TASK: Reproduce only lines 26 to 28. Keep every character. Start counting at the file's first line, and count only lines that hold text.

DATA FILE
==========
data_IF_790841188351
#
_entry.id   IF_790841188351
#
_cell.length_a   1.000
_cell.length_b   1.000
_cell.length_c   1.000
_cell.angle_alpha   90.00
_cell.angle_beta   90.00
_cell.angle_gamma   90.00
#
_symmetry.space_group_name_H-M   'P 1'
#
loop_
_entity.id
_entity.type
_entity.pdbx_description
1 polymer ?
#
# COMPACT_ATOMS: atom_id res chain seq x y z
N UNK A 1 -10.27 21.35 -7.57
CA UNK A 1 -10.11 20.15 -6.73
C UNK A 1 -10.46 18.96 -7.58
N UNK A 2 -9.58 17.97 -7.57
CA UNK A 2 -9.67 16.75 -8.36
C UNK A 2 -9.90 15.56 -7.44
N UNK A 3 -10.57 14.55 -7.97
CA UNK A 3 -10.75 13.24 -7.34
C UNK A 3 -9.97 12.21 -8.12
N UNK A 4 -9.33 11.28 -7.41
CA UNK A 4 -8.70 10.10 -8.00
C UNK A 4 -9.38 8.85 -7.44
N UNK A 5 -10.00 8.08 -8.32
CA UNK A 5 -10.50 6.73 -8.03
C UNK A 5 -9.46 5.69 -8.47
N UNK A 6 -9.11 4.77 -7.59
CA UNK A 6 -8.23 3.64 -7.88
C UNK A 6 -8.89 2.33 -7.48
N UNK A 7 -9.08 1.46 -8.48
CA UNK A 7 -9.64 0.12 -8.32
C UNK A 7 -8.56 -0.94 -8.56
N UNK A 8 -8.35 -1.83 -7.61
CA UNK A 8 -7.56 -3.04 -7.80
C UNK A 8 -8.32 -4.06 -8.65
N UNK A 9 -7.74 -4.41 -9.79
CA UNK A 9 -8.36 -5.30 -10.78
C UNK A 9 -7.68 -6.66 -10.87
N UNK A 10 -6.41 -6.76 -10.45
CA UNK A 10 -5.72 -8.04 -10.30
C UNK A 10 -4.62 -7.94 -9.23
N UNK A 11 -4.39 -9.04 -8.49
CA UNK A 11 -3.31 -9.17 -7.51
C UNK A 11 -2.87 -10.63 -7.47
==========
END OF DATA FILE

C UNK A 2 -9.90 15.56 -7.44
N UNK A 3 -10.57 14.55 -7.97
CA UNK A 3 -10.75 13.24 -7.34